“I used to really love this subject but now I’m struggling” is the kind of warning sign that most teachers would like to hear about before it turns into a major problem. Ideally, present this as a problem that’s focused around you, not your teacher; so preferably not, “you used to be my favourite teacher and now I don’t like your lessons”, as that’s not likely to make them feel positive about helping! Of course, it’s useful to them if you can put your finger on the problem – perhaps they’ve changed their approach, you’ve moved to a different set, you’ve moved on to harder or different material, or anything else that marks a clear change – but even being able to identify that you used to enjoy the subject (and their teaching) is useful.
Your teacher, if you explain this to them, may be able to help you figure out what’s changed, and by extension, figure out some strategies to cope. As with many of the above problems, that could be reassurance that things will soon be changing back, or just a bit of additional support to get through a tricky patch before you find your feet again. It may even be that the change is reversible; for instance, you might be able to move back to your old set where you could learn more effectively.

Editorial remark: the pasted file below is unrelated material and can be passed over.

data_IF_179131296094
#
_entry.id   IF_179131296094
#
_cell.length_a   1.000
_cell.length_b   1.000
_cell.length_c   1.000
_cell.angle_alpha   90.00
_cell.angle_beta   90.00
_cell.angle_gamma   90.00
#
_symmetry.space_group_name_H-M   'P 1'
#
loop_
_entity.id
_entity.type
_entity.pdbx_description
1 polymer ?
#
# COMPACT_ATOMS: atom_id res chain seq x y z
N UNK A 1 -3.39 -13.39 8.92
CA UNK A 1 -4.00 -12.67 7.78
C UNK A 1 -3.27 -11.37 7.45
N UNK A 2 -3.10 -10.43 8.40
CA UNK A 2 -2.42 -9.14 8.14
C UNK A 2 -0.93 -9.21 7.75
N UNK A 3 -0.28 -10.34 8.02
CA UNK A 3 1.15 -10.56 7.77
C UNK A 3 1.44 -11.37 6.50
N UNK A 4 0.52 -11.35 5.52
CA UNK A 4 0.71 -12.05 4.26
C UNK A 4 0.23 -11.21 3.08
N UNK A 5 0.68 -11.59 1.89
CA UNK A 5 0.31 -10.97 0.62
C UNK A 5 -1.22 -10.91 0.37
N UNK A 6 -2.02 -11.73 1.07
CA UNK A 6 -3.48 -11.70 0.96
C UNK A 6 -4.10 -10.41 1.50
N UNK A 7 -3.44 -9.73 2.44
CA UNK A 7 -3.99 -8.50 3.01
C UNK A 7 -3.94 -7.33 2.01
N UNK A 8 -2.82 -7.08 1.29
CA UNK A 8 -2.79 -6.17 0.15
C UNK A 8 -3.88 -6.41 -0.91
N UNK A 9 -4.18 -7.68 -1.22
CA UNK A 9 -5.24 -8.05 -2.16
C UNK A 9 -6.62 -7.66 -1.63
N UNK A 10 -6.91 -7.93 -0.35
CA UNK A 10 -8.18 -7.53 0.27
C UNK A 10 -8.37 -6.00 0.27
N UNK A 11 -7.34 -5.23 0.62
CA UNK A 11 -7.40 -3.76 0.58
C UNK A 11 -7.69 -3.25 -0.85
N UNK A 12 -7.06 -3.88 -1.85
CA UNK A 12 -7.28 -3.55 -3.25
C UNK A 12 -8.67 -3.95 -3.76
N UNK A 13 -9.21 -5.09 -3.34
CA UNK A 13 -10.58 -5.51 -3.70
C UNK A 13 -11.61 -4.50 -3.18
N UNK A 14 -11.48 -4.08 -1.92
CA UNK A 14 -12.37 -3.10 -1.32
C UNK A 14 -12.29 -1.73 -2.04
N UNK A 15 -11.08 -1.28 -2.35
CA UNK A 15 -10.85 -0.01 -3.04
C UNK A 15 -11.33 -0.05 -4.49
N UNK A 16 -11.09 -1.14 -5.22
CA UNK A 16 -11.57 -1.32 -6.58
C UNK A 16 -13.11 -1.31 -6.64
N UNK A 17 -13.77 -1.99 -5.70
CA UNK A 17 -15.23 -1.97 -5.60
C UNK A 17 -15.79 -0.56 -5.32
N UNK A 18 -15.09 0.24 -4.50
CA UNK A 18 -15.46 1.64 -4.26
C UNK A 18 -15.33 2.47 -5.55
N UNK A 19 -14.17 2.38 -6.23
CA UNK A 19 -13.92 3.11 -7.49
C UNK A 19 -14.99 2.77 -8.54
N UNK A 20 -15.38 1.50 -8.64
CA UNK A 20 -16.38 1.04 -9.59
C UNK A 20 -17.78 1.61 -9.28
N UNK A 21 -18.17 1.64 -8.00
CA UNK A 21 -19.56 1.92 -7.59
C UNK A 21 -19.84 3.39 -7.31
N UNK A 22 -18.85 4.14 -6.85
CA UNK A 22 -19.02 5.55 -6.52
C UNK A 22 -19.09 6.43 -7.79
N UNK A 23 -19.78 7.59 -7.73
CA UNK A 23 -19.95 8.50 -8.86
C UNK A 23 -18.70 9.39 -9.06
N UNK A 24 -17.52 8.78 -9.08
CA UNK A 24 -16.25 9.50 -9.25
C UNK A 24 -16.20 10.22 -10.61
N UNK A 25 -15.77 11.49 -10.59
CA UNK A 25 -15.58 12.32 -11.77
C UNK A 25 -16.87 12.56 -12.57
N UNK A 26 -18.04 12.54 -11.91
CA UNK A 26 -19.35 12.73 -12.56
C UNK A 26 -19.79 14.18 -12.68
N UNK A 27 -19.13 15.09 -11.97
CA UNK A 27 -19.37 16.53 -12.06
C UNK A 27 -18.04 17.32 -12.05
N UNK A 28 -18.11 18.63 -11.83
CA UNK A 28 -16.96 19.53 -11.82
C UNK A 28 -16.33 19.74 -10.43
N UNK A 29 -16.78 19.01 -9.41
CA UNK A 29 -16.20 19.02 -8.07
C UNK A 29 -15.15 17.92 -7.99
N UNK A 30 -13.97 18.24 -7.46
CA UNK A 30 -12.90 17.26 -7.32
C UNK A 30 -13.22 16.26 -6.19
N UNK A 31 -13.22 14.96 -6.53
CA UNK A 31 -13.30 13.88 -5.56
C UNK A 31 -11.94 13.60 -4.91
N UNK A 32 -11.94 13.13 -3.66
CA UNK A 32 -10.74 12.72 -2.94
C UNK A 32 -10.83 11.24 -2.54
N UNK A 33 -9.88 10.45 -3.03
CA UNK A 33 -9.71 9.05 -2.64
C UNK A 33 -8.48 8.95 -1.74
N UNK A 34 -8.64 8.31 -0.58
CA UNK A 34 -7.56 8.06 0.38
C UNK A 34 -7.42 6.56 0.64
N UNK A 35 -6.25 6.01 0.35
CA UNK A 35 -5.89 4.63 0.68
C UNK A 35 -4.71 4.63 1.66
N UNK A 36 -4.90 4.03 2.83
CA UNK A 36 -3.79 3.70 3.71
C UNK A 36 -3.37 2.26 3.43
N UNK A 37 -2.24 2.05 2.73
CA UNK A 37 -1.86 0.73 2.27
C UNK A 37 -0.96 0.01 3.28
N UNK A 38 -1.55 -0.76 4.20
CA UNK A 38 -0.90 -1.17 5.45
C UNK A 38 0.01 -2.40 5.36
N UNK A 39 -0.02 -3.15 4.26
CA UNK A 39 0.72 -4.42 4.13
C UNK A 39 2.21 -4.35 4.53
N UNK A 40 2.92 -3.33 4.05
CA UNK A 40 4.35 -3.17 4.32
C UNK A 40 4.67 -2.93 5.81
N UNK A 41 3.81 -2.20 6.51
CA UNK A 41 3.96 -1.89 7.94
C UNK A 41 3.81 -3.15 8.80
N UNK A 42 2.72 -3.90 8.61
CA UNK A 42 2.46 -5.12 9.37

It’s not just academic problems that you can talk to your teachers about. As a teenager, it’s natural to have things that you don’t necessarily feel comfortable talking about to your parents, siblings or even your friends. A trusted teacher can be a good person to turn to when you need advice or simply a listening ear. It’s worth remembering, though, that there are some things that your teacher will have to tell your parents about, such as suicidal thoughts or self-harm; in some cases this will be a legal requirement, or it may be a school policy. So if you want a conversation to be kept confidential, you should ask first if there are any such topics that your teacher would need to inform a parent or guardian about. After all, you might prefer that if your parents have to hear about it, they hear about it directly from you.